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  • The Impact of Major on the Post-Graduation Plans

    September 14, 2016 | By NACE Staff

    Student Attitudes
    A student stands at a crossroads.

    TAGS: student attitudes, surveys, spotlight

    Spotlight for Career Services Professionals

    Major, and to a lesser extent, gender, race/ethnicity, and GPA, had an effect on the post-graduation plans of bachelor’s degree graduates, according to results of NACE’s Class of 2016 Student Survey.

    Highlights from the survey that illustrate the impact these factors had on post-graduation plans include:

    • The majors most drawn to entering the work force following graduation included computer science, protective services, marketing, finance, engineering technology, engineering, business, communication, and education.
    • Those most interested in pursuing an advanced degree included psychology, physical sciences, biology, social sciences, pre-law, and public administration/social services.
    • The majors most likely to plan on taking time off included foreign language, visual and performing arts, environmental science, and communication.
    • Women were more likely than men to aspire to pursue an advanced degree, while men were more likely to plan to enter the work force.
    • Interest in continuing education was more common among African-Americans than among other ethnic/racial groups. Meanwhile, Hispanic-American graduates were most interested in entering the work force.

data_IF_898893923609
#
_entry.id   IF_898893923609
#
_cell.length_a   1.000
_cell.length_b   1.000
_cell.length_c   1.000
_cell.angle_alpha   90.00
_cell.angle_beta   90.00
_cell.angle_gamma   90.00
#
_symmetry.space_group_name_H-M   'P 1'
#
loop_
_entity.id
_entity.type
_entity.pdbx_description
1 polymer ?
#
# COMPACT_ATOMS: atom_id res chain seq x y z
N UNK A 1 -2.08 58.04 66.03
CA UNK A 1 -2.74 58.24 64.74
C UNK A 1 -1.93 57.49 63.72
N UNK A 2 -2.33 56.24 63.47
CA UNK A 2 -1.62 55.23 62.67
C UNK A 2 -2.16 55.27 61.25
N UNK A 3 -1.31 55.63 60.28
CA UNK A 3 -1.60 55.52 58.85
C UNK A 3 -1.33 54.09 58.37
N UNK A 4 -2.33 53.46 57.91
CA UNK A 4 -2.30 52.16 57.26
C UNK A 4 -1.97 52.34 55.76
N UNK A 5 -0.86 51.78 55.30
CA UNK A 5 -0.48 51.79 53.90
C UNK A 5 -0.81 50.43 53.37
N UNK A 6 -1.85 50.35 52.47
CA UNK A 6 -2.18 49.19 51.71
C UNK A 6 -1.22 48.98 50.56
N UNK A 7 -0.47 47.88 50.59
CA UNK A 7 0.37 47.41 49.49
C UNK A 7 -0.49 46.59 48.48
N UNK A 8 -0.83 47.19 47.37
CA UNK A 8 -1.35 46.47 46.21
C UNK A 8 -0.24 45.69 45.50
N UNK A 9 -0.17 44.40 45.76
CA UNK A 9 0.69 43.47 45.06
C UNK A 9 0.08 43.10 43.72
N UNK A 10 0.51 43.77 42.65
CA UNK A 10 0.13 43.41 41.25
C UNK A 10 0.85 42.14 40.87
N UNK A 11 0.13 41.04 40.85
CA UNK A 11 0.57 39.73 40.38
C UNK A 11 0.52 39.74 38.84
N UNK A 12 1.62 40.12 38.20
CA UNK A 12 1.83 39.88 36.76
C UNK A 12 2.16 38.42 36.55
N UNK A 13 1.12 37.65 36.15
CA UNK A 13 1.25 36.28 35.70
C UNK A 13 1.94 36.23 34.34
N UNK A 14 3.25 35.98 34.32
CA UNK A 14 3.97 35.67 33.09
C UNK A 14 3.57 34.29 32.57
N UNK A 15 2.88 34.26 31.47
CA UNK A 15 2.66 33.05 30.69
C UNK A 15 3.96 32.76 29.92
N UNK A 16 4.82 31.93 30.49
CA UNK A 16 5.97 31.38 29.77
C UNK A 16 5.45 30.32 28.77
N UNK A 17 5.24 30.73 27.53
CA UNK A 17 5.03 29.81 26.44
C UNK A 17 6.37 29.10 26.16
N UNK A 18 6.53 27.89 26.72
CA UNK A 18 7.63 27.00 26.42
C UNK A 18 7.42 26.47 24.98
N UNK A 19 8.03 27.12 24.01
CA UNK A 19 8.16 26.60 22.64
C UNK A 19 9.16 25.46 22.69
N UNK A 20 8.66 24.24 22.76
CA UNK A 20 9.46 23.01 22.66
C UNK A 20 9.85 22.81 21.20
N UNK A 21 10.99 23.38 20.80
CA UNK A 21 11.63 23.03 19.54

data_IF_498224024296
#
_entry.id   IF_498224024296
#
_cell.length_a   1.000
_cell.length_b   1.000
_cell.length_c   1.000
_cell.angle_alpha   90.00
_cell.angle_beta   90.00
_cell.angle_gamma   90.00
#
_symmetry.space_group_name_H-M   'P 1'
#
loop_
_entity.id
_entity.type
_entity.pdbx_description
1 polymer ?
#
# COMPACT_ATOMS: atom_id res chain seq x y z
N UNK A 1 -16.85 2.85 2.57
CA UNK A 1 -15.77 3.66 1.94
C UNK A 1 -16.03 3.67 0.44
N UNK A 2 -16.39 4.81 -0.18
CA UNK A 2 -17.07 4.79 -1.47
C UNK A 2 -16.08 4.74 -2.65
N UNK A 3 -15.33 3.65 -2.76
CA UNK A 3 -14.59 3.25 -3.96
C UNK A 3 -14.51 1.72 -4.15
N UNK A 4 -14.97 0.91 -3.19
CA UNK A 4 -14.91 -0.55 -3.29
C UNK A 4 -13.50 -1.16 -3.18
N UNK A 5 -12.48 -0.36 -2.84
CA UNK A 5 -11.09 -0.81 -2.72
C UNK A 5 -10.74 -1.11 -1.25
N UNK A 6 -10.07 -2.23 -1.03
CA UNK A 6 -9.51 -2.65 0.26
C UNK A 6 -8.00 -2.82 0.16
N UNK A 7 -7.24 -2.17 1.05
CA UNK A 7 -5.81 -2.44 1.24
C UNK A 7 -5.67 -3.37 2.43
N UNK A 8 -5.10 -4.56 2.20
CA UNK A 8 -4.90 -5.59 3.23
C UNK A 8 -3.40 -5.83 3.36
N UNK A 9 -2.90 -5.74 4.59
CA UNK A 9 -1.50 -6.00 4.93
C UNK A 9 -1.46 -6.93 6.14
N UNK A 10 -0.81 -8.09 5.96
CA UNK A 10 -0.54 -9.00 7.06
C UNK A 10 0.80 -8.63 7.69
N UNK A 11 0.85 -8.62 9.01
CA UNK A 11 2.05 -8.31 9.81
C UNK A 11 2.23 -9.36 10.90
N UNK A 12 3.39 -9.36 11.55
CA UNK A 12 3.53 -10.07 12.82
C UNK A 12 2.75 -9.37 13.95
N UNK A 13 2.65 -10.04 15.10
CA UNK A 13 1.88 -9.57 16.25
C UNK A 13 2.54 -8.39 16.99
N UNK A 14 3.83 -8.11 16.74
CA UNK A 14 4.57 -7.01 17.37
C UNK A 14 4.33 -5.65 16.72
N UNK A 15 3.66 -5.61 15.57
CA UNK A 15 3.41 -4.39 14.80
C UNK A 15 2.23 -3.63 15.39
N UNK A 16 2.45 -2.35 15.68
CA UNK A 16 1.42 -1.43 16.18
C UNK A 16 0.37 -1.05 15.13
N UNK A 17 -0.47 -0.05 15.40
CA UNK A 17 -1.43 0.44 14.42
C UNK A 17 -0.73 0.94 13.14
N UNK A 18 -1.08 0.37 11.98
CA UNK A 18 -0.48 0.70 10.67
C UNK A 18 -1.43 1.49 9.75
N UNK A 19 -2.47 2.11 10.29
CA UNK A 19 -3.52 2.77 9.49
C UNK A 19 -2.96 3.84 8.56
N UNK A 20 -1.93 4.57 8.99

• Not surprisingly, interest in pursuing an advanced degree rose along with GPA; conversely, plans to enter the work force decreased with higher GPAs.

    NACE’s Class of 2016 Student Survey was conducted February 16 – April 30, 2016; more than 23,000 students at colleges and universities nationwide took part, including 5,600 graduating seniors. The survey report will be available in September.

    Figure 1: Plans after graduation, by gender, race/ethnicity, and GPA

      Enter
    work force
    Continue
    education
    Take
    time off
    Respondents
    % of respondents
    Gender Men 74.5% 21.1% 4.4% 1,198
    Women 65.9% 26.9% 7.3% 2,964
    Race/Ethnicity African-American 62.3% 32.5% 5.2% 252
    Asian-American 68.1% 22.8% 9.1% 307
    Hispanic-American 70.1% 24.2% 5.7% 401
    White 69.3% 24.4% 6.4% 2,810
    Grade-point average Highest 61.7% 32.3% 6.0% 1,074
    High 65.8% 26.9% 7.2% 1,010
    Middle 70.9% 22.6% 6.5% 1,571
    Low 78.8% 15.3% 6.0% 518
    Source: Class of 2016 Student Survey, National Association of Colleges and Employers